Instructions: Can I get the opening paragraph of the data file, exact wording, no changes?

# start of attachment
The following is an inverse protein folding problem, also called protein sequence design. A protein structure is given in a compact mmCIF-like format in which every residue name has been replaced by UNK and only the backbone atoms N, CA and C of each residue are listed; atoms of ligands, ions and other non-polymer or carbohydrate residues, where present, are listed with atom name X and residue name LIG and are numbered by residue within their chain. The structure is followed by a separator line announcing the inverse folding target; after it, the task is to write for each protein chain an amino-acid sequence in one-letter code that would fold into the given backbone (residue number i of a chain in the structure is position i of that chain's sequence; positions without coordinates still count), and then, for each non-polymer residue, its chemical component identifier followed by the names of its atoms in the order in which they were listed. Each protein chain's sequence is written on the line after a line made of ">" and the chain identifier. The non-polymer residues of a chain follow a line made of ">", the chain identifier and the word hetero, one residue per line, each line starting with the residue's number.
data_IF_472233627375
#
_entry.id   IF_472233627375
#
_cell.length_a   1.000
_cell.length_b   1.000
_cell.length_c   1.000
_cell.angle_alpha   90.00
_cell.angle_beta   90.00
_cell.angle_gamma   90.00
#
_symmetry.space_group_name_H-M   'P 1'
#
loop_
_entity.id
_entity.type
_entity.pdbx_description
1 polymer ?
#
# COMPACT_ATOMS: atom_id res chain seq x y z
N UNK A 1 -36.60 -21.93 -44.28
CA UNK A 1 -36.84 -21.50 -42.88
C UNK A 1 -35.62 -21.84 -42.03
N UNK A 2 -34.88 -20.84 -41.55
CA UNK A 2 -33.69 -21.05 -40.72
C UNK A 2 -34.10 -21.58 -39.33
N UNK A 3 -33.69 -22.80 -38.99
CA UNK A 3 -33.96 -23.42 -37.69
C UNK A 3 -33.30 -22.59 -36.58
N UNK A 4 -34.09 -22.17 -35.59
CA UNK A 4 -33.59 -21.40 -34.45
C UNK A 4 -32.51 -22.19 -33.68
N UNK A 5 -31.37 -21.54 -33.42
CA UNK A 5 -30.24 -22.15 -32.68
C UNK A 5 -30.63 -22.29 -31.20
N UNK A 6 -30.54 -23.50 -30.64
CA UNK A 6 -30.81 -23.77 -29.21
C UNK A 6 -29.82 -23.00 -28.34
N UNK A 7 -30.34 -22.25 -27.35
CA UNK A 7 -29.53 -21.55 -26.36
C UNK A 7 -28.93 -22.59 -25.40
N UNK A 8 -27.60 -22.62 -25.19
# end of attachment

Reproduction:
The following is an inverse protein folding problem, also called protein sequence design. A protein structure is given in a compact mmCIF-like format in which every residue name has been replaced by UNK and only the backbone atoms N, CA and C of each residue are listed; atoms of ligands, ions and other non-polymer or carbohydrate residues, where present, are listed with atom name X and residue name LIG and are numbered by residue within their chain. The structure is followed by a separator line announcing the inverse folding target; after it, the task is to write for each protein chain an amino-acid sequence in one-letter code that would fold into the given backbone (residue number i of a chain in the structure is position i of that chain's sequence; positions without coordinates still count), and then, for each non-polymer residue, its chemical component identifier followed by the names of its atoms in the order in which they were listed. Each protein chain's sequence is written on the line after a line made of ">" and the chain identifier. The non-polymer residues of a chain follow a line made of ">", the chain identifier and the word hetero, one residue per line, each line starting with the residue's number.